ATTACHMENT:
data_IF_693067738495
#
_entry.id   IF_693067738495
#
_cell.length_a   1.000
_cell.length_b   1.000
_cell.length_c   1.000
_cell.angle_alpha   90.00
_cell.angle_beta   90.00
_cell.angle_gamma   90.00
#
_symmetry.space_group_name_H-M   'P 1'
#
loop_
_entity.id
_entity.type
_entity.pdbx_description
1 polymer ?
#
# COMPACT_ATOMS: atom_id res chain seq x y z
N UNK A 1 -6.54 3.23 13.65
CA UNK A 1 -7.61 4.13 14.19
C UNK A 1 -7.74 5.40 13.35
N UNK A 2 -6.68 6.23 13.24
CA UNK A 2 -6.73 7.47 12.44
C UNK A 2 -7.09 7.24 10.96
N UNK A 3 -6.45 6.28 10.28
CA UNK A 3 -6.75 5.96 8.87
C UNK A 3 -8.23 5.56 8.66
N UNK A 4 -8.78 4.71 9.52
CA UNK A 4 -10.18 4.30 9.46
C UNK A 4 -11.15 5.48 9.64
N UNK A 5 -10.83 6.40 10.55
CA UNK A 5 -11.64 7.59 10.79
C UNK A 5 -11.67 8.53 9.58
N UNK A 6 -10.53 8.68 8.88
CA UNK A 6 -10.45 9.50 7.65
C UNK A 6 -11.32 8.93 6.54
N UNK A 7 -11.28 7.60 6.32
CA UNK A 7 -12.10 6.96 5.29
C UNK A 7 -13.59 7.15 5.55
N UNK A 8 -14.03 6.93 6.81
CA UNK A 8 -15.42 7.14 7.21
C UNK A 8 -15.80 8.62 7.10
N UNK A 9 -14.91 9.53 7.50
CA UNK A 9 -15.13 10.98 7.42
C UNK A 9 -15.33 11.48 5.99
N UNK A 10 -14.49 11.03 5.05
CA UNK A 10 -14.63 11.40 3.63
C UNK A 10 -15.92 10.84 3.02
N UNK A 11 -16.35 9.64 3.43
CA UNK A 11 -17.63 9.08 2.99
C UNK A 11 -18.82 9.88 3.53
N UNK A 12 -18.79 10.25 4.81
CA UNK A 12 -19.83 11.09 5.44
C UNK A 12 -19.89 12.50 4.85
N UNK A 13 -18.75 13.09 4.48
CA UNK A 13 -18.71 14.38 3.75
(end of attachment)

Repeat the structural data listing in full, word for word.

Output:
data_IF_693067738495
#
_entry.id   IF_693067738495
#
_cell.length_a   1.000
_cell.length_b   1.000
_cell.length_c   1.000
_cell.angle_alpha   90.00
_cell.angle_beta   90.00
_cell.angle_gamma   90.00
#
_symmetry.space_group_name_H-M   'P 1'
#
loop_
_entity.id
_entity.type
_entity.pdbx_description
1 polymer ?
#
# COMPACT_ATOMS: atom_id res chain seq x y z
N UNK A 1 -6.54 3.23 13.65
CA UNK A 1 -7.61 4.13 14.19
C UNK A 1 -7.74 5.40 13.35
N UNK A 2 -6.68 6.23 13.24
CA UNK A 2 -6.73 7.47 12.44
C UNK A 2 -7.09 7.24 10.96
N UNK A 3 -6.45 6.28 10.28
CA UNK A 3 -6.75 5.96 8.87
C UNK A 3 -8.23 5.56 8.66
N UNK A 4 -8.78 4.71 9.52
CA UNK A 4 -10.18 4.30 9.46
C UNK A 4 -11.15 5.48 9.64
N UNK A 5 -10.83 6.40 10.55
CA UNK A 5 -11.64 7.59 10.79
C UNK A 5 -11.67 8.53 9.58
N UNK A 6 -10.53 8.68 8.88
CA UNK A 6 -10.45 9.50 7.65
C UNK A 6 -11.32 8.93 6.54
N UNK A 7 -11.28 7.60 6.32
CA UNK A 7 -12.10 6.96 5.29
C UNK A 7 -13.59 7.15 5.55
N UNK A 8 -14.03 6.93 6.81
CA UNK A 8 -15.42 7.14 7.21
C UNK A 8 -15.80 8.62 7.10
N UNK A 9 -14.91 9.53 7.50
CA UNK A 9 -15.13 10.98 7.42
C UNK A 9 -15.33 11.48 5.99
N UNK A 10 -14.49 11.03 5.05
CA UNK A 10 -14.63 11.40 3.63
C UNK A 10 -15.92 10.84 3.02
N UNK A 11 -16.35 9.64 3.43
CA UNK A 11 -17.63 9.08 2.99
C UNK A 11 -18.82 9.88 3.53
N UNK A 12 -18.79 10.25 4.81
CA UNK A 12 -19.83 11.09 5.44
C UNK A 12 -19.89 12.50 4.85
N UNK A 13 -18.75 13.09 4.48
CA UNK A 13 -18.71 14.38 3.75